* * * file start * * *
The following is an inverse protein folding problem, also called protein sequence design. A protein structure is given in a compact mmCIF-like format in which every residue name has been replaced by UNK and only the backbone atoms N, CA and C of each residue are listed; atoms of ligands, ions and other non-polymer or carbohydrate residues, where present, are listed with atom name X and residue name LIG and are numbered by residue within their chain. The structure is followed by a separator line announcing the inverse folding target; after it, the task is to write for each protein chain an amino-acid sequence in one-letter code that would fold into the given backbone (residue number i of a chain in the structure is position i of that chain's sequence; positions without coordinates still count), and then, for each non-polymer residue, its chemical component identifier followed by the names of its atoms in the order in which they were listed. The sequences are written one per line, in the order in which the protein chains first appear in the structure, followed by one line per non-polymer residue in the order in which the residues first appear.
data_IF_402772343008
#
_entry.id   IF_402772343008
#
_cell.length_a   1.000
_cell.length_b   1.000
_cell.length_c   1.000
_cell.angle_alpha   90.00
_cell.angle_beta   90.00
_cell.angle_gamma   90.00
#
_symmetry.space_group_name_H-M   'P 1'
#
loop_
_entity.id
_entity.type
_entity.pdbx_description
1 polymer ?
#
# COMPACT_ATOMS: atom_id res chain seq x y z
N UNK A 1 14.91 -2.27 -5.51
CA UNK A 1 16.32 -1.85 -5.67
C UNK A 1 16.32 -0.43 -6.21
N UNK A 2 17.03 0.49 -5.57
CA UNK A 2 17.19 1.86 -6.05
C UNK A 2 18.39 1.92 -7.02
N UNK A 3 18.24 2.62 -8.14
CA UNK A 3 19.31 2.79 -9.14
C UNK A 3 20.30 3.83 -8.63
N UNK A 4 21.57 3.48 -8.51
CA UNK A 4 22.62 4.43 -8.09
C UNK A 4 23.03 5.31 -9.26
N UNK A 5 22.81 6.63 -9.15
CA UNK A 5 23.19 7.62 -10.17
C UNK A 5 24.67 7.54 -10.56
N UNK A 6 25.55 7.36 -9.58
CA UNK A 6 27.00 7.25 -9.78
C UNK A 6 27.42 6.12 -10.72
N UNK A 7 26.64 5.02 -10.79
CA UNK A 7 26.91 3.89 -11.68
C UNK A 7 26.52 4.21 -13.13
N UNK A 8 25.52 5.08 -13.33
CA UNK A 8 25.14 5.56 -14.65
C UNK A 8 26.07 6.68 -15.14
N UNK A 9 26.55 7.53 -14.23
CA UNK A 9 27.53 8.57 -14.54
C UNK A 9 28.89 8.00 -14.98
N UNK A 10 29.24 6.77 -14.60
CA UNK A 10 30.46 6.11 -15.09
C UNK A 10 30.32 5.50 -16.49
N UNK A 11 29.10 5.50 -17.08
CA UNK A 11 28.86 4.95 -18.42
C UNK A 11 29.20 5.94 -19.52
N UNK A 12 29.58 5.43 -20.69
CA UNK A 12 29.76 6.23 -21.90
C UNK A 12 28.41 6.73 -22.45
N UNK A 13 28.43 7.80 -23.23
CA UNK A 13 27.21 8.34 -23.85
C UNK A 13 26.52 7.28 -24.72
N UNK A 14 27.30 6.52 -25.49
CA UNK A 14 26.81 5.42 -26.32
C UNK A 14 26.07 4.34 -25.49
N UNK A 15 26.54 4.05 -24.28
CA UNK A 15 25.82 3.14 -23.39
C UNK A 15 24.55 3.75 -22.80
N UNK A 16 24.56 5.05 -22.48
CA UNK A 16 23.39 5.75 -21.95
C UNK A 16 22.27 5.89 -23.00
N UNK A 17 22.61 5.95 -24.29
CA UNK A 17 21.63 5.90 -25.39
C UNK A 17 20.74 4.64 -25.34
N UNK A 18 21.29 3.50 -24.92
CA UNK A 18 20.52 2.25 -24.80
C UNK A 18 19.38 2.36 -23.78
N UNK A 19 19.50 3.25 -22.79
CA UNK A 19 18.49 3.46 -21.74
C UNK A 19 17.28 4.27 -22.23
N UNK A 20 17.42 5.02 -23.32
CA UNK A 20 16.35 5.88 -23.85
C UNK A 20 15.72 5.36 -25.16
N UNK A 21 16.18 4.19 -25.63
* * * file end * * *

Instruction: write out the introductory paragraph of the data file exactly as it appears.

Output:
The following is an inverse protein folding problem, also called protein sequence design. A protein structure is given in a compact mmCIF-like format in which every residue name has been replaced by UNK and only the backbone atoms N, CA and C of each residue are listed; atoms of ligands, ions and other non-polymer or carbohydrate residues, where present, are listed with atom name X and residue name LIG and are numbered by residue within their chain. The structure is followed by a separator line announcing the inverse folding target; after it, the task is to write for each protein chain an amino-acid sequence in one-letter code that would fold into the given backbone (residue number i of a chain in the structure is position i of that chain's sequence; positions without coordinates still count), and then, for each non-polymer residue, its chemical component identifier followed by the names of its atoms in the order in which they were listed. The sequences are written one per line, in the order in which the protein chains first appear in the structure, followed by one line per non-polymer residue in the order in which the residues first appear.